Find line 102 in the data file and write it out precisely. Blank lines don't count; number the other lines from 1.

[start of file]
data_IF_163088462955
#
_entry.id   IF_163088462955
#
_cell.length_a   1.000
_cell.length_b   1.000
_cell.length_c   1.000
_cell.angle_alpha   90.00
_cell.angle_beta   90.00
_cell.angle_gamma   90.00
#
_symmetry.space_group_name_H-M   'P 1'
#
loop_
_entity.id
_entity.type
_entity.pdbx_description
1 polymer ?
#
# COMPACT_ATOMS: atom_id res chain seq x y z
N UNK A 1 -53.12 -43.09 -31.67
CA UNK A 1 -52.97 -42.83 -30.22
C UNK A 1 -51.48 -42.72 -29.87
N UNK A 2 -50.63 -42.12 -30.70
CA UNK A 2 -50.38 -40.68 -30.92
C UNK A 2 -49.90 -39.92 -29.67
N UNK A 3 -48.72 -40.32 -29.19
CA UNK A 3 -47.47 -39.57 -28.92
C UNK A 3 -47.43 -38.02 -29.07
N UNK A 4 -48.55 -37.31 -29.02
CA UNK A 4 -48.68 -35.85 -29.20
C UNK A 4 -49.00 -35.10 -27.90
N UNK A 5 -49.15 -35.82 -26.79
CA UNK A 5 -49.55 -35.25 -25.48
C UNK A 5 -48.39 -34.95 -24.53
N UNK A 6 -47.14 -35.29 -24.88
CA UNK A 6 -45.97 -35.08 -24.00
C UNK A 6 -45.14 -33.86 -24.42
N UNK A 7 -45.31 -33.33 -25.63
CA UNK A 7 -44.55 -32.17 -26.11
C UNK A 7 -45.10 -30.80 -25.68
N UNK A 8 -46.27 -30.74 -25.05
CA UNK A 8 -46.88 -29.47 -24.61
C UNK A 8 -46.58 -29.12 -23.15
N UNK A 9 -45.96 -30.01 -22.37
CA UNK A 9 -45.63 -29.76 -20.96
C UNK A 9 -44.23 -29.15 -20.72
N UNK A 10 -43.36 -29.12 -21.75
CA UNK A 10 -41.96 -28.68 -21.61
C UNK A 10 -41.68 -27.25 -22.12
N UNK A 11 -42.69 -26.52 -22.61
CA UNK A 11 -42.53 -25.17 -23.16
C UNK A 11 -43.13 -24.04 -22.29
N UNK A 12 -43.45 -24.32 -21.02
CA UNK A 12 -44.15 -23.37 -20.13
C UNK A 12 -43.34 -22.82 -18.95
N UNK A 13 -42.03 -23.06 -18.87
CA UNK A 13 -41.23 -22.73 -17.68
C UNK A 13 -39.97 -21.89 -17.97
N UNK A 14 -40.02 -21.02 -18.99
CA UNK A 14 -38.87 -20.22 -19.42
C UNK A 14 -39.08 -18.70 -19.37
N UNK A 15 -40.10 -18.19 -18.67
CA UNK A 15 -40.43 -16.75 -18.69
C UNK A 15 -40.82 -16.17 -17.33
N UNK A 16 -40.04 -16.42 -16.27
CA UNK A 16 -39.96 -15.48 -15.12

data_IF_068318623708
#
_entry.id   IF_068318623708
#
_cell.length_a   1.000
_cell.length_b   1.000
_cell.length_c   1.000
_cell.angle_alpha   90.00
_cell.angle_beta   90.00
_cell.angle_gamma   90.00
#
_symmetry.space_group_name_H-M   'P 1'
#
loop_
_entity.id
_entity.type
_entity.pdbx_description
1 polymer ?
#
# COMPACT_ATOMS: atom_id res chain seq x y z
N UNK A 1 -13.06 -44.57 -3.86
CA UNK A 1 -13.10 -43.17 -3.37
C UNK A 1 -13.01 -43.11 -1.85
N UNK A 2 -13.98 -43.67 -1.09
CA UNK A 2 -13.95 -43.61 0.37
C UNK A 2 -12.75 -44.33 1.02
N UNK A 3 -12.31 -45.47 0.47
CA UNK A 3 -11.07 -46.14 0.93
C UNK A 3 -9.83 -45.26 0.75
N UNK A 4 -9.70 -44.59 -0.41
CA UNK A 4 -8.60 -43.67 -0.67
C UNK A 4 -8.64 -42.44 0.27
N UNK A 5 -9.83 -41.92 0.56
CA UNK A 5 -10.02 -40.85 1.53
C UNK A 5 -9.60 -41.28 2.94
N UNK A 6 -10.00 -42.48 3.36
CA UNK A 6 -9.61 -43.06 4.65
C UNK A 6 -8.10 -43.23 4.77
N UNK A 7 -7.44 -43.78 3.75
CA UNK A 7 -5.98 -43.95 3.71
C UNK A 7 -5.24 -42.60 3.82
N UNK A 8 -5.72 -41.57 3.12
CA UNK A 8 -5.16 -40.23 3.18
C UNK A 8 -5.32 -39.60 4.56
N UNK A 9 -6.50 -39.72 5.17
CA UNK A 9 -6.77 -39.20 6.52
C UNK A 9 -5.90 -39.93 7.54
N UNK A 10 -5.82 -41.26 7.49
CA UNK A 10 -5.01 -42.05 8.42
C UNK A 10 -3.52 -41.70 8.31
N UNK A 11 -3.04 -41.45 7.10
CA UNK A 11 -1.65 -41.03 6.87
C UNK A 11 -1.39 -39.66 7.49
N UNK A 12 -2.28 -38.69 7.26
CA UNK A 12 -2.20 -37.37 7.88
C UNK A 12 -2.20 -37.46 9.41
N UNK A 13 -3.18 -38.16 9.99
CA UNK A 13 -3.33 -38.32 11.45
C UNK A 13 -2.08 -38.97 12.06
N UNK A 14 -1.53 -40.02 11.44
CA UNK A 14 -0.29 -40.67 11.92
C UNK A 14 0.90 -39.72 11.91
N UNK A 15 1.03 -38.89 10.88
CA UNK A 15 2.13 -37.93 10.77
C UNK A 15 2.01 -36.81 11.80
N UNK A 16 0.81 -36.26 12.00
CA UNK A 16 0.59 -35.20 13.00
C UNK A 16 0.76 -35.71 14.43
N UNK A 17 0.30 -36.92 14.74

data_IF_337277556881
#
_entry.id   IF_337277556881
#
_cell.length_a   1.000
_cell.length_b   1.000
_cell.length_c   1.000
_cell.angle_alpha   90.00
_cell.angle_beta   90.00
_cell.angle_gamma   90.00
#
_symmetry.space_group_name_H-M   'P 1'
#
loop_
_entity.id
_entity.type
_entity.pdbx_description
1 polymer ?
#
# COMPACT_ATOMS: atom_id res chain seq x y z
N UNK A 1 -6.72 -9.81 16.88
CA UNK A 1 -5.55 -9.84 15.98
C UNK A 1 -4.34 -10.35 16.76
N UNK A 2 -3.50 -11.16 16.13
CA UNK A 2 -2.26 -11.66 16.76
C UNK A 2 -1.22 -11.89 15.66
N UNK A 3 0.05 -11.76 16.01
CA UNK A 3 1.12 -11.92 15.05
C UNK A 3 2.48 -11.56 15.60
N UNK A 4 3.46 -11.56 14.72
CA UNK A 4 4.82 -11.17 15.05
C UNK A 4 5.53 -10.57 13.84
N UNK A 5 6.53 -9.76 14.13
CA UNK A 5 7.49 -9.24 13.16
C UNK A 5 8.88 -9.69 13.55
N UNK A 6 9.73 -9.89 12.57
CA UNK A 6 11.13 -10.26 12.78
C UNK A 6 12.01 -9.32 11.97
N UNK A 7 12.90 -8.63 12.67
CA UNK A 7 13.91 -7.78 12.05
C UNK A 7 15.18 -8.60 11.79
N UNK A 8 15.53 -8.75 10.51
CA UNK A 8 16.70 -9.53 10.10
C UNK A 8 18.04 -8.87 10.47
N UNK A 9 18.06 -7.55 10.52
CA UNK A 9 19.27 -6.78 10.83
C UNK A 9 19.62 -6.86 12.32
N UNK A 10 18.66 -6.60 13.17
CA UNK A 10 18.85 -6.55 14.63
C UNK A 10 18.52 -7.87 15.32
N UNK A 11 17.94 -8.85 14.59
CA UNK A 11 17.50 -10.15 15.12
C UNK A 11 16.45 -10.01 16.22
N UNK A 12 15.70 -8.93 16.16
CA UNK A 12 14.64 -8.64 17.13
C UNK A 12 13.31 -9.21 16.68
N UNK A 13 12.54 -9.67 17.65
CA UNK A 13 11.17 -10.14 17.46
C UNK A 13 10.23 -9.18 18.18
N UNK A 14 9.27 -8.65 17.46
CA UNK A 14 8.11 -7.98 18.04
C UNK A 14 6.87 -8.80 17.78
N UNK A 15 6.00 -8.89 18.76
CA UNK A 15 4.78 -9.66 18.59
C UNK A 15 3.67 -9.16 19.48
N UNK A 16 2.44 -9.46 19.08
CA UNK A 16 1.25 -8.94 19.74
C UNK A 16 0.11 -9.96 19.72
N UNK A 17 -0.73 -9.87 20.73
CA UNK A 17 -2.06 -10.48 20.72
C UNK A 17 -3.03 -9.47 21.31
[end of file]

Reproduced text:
C UNK A 5 -9.60 -41.28 2.94